Working From Home And Spiral Into Busy.

Bek
Spiral of busy?

 

Working from home and spiral into busy.

Does this sound familiar? 

You start off enthusiastically when you are told to work from home.

You set up your home workstation and quickly find you are working 16 hours a day.

As managers when we are remote from our workforce we can feel like we
don’t have control and can become fearful that we aren't able to keep track of the work being done.

This can be compounded when we are a new manager, new to managing people or new to a team.

This can manifest in a lack of trust and we can fall into the trap of micromanaging.

This can lead to a resentful team, afraid of doing the wrong thing they stop using their initiative and instead rely heavily on you to make all decisions.

The result is that you have more and more work to do, getting more and more overwhelmed.

Welcome to the Spiral of Busy.

Let's look at some strategies to get out of the spiral.

1. Setting priorities to stop the spiral to busy.

As people we often default to the work we feel most comfortable doing but this might not be the most important work.

People like to be busy but the amount of time worked is not always the best measure of success.

Do you know what work is a priority and do your team know?
 

Talk to your team about the work that absolutely has to be done. Set clear expectations and time frames.

How will you review the work? By email, using a project app or a shared screen reviewing it together?

What are the measures you are using when you review the work, is this a first draft or do you expect it to be the finished product.

Focus on the priority work first and help people (including yourself) steer clear of the temptation to fill the time with busy but not important work.

Remember the measure is the quality of the work not the amount of work carried out in a set time. People are working from home, surrounded by distractions and trying to home school their children, they may do less work so help them to focus on doing the right things to a high quality.

2. Less check-ins and more communications. 

As managers working with a remote team for the first time, we can fall into the trap of mistrust leading to micromanaging.

One of the symptoms of this mistrust is the surprise check-in.

How do you check in with your team?

Micromanagers often use the check in to 'keep an eye on people' but people can become suspicious when they see you and hear from you unexpectedly.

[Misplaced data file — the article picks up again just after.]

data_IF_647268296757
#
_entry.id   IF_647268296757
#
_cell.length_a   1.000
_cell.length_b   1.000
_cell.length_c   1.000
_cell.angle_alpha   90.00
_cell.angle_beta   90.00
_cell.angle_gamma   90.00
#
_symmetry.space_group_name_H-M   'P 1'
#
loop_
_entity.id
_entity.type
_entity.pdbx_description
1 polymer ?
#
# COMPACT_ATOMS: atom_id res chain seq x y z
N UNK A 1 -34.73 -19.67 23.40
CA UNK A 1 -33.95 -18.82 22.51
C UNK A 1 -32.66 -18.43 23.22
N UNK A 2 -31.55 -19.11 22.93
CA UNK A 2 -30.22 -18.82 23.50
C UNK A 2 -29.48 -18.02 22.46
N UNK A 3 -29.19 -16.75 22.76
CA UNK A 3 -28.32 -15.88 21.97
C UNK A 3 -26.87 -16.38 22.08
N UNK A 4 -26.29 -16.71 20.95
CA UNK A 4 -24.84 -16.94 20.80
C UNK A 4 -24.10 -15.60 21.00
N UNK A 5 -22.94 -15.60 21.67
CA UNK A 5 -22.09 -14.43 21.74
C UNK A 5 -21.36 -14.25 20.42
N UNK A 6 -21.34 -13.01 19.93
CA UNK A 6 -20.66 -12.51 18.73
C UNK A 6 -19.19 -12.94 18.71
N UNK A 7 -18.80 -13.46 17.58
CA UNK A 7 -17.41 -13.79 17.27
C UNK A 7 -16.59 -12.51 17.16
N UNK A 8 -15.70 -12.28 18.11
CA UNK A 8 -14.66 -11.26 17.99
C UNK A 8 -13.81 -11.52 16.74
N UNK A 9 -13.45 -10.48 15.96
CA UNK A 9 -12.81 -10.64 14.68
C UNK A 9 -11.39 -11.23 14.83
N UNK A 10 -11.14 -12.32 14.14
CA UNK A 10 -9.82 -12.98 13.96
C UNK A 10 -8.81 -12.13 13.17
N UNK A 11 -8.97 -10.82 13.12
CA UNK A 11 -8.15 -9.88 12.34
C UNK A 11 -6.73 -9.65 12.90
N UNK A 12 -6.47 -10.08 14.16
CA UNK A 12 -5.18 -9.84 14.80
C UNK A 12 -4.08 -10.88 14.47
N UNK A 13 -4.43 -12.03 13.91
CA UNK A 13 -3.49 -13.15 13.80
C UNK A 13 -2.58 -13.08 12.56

Better to set your expectations with the team about how and when you will communicate.

Will there be set formal meetings, how often and using what technology?

How do people ask questions and access you and each other on the hop?

It can be useful to explore with the team how they prefer to communicate. Some people prefer a more formal structure allowing them time to prepare, others (think extroverts in your team) might be happier with ad hoc conference calls.

Whatever you all decide make sure your team knows what to expect so that your checking isn't perceived as micromanaging.

3. Providing stretch opportunities.

It can be tempting for us and the team to focus on the work in our comfort zone, but how can you support your team to stretch themselves right now?

One trap of delegation is to provide people only with a list of tasks. Stretching people could involve giving them a project to complete.

Is there an idea or a project that people have been wanting to try but there just hast been the time? Might this be a good time to look again at a project?

Giving people opportunities to stretch might also be a stretch for you? How exciting you get to test out that delegation muscle.

My motto is "always delegate with trust, people might surprise you..."

4. Delegation is the best way to move from manager to leader.

New managers often struggle with delegation.

  • Its easier to do it myself...
  • I haven't got time to train people...


BUT...

Delegating effectively will distinguish you as a leader and stop the spiral into busy.

People want to be engaged in meaningful work.

People want to feel they are contributing.


REMEMBER - YOU ARE NOT NECESSARILY THE BEST PERSON TO DO THIS WORK.  

Don't just take my word for it, start following the amazing Maree Burgess on Linkedin who is the delegation expert. 

Managing a remote workforce for the first time isn't easy but with some effort and strategies at hand you can make it work, build a culture of trust and autonomy and set yourself and the team up for even better productivity when you get back to sharing space again.

Stay well everyone and I'm here to help if you need me. You may call +61 0403 857 054 or send me an email to bek@rebeccabradshaw.com.au.